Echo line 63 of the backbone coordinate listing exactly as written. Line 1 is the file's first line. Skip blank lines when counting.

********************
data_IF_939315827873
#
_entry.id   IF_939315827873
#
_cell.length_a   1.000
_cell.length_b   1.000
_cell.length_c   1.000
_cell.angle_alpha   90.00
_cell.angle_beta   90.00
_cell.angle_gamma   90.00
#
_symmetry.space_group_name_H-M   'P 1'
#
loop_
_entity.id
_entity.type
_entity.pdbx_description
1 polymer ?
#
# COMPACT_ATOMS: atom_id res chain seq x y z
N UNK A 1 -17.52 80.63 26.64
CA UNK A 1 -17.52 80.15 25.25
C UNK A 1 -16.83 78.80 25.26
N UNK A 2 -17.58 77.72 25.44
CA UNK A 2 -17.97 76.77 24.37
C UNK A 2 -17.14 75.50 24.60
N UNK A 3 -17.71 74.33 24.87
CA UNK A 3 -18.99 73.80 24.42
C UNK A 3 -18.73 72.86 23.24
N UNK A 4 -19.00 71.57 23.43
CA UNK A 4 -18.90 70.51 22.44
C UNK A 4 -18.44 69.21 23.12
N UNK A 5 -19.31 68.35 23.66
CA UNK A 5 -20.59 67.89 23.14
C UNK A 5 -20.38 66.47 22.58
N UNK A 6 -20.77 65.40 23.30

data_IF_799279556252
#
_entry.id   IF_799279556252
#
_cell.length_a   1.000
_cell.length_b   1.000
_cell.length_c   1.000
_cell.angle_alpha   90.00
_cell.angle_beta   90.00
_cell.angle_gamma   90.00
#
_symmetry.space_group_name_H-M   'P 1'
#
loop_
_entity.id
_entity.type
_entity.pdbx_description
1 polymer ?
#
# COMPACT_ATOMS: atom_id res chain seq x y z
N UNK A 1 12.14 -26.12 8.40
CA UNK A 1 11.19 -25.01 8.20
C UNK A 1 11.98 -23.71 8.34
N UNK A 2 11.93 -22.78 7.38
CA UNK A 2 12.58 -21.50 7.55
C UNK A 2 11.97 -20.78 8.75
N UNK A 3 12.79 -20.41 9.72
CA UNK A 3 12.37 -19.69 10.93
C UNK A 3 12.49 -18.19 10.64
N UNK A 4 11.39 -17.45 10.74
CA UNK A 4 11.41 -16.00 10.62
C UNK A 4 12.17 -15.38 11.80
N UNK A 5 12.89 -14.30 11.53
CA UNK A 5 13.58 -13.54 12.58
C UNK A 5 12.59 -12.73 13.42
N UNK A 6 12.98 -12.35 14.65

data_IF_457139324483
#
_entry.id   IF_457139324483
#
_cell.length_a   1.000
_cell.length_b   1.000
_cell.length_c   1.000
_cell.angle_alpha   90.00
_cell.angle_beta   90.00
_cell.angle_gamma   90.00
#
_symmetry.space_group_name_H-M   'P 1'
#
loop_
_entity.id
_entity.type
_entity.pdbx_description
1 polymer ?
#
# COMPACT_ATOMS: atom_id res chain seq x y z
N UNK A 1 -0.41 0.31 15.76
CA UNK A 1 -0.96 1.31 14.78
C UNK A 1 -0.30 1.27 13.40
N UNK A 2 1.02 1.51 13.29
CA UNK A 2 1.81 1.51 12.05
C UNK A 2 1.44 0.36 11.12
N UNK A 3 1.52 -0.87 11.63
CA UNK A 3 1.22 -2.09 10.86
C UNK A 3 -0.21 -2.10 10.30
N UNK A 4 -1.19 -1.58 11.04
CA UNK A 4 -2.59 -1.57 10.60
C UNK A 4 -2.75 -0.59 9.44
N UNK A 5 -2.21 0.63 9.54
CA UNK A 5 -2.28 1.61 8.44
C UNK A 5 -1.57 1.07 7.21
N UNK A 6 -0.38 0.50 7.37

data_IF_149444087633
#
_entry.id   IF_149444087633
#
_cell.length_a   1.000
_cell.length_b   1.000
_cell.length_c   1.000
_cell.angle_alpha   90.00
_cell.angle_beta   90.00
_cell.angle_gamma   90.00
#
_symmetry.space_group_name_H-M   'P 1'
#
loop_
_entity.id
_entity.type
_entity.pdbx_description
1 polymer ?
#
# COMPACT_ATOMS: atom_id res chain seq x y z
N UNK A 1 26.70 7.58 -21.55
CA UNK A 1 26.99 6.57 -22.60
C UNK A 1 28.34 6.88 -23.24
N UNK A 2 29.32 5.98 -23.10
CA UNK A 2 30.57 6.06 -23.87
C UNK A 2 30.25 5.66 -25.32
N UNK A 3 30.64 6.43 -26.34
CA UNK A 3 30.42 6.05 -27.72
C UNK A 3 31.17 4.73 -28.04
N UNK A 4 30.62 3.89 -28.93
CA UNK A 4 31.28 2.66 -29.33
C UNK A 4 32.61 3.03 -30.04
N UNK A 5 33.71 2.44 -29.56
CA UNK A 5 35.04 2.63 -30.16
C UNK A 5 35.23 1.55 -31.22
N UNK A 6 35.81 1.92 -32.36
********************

N UNK A 3 12.79 -20.41 9.72